In recent years God has allowed C.J. Mahaney, my dear friend and former senior pastor, to develop some unexpected but meaningful friendships with Mark Dever, Al Mohler, and Ligon Duncan. Unexpected because CJ barely graduated from high school and these guys have lots of letters after their names. They also come from Baptist and Presbyterian roots, while CJ heads up the reformed charismatic family of churches known as Sovereign Grace Ministries. Unexpected as they are, the friendship he shares with these men is meaningful because they share a common passion for (among other things) the Gospel, Reformed soteriology, the local church, and a complementarian understanding of men and women (equal worth before God with differing roles). Their common commitment to the Savior and doctrines of primary importance has given them a deep love and respect for each other. As evidence of what God has been doing in their relationships, they are sponsoring a pastors’ conference in Louisville, Kentucky, April 26-28, called Together for the Gospel. I’ll have the privilege of leading in corporate praise from piano throughout the conference.
To stimulate discussion on the topics that will be addressed at the conference, these guys have started a blog. Since I did a series on blogging a few weeks ago, I thought this post by Mark Dever, The Unbearable Lightness of Blogs, is great counsel for anyone who reads or writes blogs. Here’s a portion:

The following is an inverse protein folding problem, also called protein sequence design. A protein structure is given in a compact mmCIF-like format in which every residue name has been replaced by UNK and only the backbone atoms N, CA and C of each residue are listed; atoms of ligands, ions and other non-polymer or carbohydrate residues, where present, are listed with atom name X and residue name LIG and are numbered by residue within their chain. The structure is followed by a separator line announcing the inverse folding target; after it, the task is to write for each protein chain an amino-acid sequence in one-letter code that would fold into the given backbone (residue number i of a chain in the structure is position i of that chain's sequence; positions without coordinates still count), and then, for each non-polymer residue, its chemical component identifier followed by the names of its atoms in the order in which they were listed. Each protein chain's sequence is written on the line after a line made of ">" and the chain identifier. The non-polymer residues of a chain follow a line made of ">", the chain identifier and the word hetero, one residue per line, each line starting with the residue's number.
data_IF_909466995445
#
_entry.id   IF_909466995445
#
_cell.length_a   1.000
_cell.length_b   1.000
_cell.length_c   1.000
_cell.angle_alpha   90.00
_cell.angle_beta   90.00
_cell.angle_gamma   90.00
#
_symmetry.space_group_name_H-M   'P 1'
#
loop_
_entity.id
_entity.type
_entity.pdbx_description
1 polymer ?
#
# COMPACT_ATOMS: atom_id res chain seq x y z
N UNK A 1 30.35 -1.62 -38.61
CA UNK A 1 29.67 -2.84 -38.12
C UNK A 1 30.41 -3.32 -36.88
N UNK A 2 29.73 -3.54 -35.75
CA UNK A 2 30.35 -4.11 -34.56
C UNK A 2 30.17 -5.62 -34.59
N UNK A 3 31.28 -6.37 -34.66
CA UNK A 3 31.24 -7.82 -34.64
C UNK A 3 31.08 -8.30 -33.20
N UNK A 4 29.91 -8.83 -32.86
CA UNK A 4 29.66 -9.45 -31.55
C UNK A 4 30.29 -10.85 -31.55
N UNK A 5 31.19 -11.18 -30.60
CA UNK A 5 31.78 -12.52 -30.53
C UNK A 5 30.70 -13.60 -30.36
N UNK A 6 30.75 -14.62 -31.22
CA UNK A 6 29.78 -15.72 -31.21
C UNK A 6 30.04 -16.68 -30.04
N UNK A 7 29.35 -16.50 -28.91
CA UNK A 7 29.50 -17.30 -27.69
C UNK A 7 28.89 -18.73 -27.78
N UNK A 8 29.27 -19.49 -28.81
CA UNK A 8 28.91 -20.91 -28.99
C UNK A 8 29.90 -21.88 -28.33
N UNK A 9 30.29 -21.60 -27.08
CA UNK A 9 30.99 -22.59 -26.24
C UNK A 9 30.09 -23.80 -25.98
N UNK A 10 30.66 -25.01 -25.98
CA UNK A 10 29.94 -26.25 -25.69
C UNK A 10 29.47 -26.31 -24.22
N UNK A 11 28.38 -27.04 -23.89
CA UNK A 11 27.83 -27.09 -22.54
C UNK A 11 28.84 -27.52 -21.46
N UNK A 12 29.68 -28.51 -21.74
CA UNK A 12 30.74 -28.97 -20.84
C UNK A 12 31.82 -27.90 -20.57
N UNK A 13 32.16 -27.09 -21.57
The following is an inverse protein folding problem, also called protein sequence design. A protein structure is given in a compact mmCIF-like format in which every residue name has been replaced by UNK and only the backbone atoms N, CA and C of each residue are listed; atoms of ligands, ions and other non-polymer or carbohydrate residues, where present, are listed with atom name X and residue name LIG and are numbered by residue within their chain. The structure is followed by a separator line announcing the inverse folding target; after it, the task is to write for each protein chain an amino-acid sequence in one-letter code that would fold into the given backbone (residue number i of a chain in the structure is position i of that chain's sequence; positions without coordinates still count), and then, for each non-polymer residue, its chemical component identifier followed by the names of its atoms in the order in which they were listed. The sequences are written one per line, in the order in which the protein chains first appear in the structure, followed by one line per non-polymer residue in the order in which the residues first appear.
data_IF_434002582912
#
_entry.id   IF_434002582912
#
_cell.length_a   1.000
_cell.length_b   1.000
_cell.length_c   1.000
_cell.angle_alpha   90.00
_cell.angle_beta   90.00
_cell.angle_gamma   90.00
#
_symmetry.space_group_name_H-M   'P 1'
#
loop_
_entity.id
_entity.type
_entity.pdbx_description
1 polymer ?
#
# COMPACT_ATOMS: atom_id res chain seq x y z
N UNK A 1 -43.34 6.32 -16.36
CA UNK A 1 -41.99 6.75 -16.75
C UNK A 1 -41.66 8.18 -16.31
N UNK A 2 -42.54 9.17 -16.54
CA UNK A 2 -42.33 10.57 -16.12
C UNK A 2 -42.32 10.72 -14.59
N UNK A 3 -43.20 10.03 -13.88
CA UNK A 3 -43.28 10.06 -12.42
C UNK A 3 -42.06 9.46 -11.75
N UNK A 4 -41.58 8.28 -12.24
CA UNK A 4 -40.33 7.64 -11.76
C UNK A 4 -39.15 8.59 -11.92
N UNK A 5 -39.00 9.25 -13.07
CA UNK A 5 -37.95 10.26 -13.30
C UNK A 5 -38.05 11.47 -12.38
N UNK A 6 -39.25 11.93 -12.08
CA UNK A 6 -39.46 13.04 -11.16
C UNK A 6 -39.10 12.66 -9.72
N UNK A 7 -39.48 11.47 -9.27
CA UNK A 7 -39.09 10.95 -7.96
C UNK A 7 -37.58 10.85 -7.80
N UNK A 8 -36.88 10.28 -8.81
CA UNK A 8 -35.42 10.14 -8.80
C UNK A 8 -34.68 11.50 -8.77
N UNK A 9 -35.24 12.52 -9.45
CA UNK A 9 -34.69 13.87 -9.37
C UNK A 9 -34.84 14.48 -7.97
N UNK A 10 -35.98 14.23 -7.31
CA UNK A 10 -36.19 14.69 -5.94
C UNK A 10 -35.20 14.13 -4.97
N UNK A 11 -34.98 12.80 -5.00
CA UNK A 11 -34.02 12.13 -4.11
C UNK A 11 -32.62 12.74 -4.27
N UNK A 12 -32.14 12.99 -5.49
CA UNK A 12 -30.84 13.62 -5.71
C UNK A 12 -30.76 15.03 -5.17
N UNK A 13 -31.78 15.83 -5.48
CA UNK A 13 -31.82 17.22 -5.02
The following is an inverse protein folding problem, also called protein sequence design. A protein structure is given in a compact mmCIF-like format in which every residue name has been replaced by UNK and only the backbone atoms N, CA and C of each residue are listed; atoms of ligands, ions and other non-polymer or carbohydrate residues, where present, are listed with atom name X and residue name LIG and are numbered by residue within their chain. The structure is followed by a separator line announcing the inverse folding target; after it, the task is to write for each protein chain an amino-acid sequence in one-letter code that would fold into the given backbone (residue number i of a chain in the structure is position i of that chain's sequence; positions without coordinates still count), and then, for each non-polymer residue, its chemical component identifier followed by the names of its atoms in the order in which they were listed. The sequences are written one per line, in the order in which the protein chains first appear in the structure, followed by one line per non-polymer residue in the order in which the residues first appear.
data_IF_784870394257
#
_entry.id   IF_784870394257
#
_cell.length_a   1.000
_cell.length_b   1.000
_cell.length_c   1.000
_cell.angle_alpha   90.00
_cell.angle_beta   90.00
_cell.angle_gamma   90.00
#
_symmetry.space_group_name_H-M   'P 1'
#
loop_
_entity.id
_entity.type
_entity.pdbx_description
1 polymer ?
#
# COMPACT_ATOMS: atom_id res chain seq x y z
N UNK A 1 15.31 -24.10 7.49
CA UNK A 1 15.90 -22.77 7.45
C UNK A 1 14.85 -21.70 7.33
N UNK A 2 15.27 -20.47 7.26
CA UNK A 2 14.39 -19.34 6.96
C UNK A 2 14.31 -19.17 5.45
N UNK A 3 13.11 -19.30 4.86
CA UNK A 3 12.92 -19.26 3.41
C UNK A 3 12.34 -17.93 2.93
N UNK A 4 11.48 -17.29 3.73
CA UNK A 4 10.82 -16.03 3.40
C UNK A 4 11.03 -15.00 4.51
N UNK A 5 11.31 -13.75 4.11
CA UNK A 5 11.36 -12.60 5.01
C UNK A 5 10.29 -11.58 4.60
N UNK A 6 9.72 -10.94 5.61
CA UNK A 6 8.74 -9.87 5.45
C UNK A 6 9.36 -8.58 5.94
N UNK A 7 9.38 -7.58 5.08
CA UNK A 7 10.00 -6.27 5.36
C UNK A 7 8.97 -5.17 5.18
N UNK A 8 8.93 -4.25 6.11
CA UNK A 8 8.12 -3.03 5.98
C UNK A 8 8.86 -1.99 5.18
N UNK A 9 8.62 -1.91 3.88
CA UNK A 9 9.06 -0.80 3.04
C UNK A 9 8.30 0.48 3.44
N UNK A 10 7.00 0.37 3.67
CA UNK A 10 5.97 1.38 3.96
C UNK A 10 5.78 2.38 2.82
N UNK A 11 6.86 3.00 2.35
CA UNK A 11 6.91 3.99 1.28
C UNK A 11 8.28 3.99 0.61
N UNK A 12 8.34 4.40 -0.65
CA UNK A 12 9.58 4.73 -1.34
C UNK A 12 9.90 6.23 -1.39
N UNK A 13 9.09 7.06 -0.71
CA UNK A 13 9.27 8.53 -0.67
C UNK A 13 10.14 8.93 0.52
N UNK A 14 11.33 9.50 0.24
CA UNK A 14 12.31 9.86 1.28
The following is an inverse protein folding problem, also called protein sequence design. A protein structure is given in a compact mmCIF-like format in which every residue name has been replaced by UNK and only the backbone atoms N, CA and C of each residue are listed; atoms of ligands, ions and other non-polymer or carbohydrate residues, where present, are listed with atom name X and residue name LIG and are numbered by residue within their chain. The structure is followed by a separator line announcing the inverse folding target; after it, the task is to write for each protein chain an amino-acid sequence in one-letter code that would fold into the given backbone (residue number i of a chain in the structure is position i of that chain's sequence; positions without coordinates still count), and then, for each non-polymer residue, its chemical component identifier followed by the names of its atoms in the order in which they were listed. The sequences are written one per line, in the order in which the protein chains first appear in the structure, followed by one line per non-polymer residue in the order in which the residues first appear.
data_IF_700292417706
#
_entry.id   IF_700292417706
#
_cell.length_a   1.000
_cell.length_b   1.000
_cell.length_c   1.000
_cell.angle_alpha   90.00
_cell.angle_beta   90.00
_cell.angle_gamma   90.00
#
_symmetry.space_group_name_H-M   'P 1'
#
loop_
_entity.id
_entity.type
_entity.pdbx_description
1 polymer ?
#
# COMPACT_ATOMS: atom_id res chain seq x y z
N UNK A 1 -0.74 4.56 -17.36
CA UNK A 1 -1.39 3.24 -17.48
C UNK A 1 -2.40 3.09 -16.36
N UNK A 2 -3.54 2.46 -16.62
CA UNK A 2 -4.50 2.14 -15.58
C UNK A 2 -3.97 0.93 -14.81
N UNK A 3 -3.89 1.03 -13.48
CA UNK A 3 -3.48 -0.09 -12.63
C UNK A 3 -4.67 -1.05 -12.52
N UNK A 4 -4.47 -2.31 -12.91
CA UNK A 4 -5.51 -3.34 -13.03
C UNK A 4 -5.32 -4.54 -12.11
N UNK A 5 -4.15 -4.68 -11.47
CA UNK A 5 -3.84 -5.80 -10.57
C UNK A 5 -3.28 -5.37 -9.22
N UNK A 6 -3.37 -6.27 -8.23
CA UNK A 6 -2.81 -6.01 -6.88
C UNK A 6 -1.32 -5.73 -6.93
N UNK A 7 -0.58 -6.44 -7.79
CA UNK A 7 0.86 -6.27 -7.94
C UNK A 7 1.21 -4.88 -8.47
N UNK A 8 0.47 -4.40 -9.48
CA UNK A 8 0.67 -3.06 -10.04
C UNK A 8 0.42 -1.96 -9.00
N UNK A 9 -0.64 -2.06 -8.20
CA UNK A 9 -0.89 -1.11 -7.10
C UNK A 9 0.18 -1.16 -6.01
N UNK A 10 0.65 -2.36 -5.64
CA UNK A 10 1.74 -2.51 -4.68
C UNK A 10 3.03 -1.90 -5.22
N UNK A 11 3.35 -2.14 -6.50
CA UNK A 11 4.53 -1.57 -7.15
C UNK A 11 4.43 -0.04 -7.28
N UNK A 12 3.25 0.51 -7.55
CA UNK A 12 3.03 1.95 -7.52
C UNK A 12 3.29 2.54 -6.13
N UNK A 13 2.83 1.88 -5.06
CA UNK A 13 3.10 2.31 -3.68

“One reason that I’ve been reluctant to enter the blogosphere is that I am concerned that blog-writing and reading only adds to a bad tendency that we today already have–a fascination with the newest, latest, and most recent. And the newest and latest also often means that which is of only immediate value, that which is passing. That is opposed to that which is enduring, and which has in fact endured and lasted. We write words here which crawl along electronically and leap out through your fingers and eyes to take precious minutes and hours that the Lord has entrusted to us. Could these small things we write really be that important?”
Another quote: “Even beyond the Bible, there are 2,000 years of Christian reflections in print before we get to blogs.”
So why am I highlighting the “unbearable lightness of blogs” when you’re reading my blog? Two reasons. First, I don’t think that Mark is saying that blogging is worthless. He’s simply pointing out the temptations and limitations of the medium, and encouraging us to prioritize reading that is substantial and enduring. Second, I don’t want you to see Worshipmatters for more than it is: an encouragement never to be satisfied with less than what God has created you for – passionate, grateful, humble, all-of-life devotion to the rule, love, and exaltation of Jesus Christ.
To that end, I’ll be starting a series tomorrow on the role of the corporate worship leader, which I may be doing for some time. I’ll be taking time along the way to share thoughts on different topics I trust will be helpful.
PS For more thoughts on Mark’s post, check out Tim Challies’ The Profound Blessings of Blogging.
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